'Ratched'

Stars: 5/5 

Delivering several slices of satirical delight, “Ratched” highlights the actions of one woman who won't no for an answer, bending the world to her will in the cleverest of ways. 

Played by powerhouse actress Sarah Paulson, Nurse Mildred Ratched strategically places herself in the hospital that killer Edmund Tolleson, played by Finn Wittrock, is currently being held. Locked up for murdering several priests in the span of one night, Tolleson is awaiting the judgement of lead mental physician Dr. Richard Hanover, played by Jon Jon Briones, whose evaluation would determine whether Tolleson is mentally fit to stand trial.  

An advanced orchestrator of manipulation, Ratched is continuously left with the upper hand, from coaxing a patient to commit suicide to obtaining the position of head nurse in an unprecedented amount of time. Using the advantages to her favor, she gets closer to achieving her ultimate goal of freeing Tolleson, who is later revealed as her adopted brother. 

Entranced from the very first episode, “Ratched” is that suspenseful show that keeps its audience on the edge of their seats. While the acting is phenomenal, it was the fashion first for me. The pinnacle of style in that time, Ratched steals the screen with her impeccably tailored ensembles, paired with an immovable swag. 

Accompanied with unmatched intellect, Ratched’s extensive vocabulary adds to both the sarcasm and blunt truth that she wields without warning, frequently offering a verbal lashing to anyone that challenges her.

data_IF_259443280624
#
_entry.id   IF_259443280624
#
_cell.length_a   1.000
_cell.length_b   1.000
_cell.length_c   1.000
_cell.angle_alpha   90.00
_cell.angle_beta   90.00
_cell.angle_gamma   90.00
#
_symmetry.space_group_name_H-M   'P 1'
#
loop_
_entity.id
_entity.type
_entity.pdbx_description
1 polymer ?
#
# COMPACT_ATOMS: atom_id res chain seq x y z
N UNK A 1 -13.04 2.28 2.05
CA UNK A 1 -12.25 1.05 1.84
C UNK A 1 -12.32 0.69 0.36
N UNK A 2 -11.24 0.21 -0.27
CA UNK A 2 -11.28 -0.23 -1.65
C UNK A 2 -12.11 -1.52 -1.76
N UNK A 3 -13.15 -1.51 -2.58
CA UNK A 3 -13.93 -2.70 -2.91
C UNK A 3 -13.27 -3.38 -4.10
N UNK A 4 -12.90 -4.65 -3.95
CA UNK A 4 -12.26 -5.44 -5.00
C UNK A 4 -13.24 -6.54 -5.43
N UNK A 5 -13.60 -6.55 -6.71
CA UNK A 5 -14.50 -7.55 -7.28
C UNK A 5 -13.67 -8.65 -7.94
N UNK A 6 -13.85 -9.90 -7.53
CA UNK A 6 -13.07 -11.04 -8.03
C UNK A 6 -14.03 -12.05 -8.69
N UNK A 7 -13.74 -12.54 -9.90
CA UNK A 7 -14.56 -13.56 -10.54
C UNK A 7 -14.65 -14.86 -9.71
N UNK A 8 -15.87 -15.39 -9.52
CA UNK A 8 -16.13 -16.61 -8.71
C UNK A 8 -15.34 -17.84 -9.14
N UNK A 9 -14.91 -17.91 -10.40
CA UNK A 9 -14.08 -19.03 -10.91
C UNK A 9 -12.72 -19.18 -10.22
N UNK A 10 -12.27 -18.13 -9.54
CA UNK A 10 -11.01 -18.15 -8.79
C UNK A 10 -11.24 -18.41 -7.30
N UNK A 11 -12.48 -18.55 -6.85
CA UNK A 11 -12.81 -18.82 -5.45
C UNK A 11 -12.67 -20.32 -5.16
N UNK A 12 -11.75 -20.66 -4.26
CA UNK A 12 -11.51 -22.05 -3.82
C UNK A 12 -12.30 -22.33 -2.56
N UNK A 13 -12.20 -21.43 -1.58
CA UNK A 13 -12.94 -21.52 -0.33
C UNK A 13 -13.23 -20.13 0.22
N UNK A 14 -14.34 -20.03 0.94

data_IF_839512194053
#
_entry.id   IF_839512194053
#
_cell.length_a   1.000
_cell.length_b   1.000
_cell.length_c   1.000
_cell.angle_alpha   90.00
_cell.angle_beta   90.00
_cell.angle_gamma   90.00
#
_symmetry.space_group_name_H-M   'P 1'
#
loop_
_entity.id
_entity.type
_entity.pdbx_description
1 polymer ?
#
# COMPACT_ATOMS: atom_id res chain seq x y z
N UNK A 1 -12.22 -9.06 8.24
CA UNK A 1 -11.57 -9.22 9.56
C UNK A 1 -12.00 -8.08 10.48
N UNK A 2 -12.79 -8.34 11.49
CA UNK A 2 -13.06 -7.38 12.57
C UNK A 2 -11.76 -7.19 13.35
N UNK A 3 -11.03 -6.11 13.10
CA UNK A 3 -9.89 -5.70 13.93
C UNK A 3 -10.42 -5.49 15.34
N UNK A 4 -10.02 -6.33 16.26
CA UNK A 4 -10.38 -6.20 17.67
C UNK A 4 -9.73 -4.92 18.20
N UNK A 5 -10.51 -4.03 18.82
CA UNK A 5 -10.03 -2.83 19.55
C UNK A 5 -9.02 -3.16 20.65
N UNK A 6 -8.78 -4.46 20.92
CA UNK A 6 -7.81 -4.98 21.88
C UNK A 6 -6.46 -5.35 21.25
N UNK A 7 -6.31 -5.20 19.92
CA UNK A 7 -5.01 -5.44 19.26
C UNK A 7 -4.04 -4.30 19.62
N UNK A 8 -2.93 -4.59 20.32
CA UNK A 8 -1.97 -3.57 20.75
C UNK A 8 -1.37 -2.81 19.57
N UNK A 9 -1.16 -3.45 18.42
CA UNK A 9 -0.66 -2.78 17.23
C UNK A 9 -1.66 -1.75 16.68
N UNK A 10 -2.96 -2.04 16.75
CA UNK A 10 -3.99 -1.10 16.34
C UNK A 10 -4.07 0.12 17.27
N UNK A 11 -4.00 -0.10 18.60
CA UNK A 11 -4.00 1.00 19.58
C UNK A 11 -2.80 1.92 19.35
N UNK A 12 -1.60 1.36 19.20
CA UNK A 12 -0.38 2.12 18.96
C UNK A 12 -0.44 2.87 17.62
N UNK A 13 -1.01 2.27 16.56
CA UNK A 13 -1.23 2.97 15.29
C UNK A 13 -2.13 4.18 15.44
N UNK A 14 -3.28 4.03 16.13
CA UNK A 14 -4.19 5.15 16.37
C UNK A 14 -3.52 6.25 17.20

While the story line is incredibly well-developed, what is also impactful within the story are the historical references, particularly on how mental health was inadequately viewed in this time period. Set in the late 1940s, “Ratched” satirizes the thought process of mental health, highlighting the lobotomy as a pivotal procedure to cure people of impure thoughts or other impulses while also depicting lesbianism and daydreaming as illnesses. 

Another one of my favorite aspects of this show is the semblance of female empowerment and the belief in being exactly who you are. Within “Ratched”, the men with the most power were either douchebags or substance abusing doctors that couldn’t keep it together, further highlighting the strength of the women. 

A definite recommendation for anyone that loves good TV, I’m impatiently waiting for the evolution of Ratched’s character and Paulson’s meticulous approach to it. Scheduled for the release of season two in 2021, the main question is, will Ratched’s street smarts and intellect keep her ahead of Tolleson?

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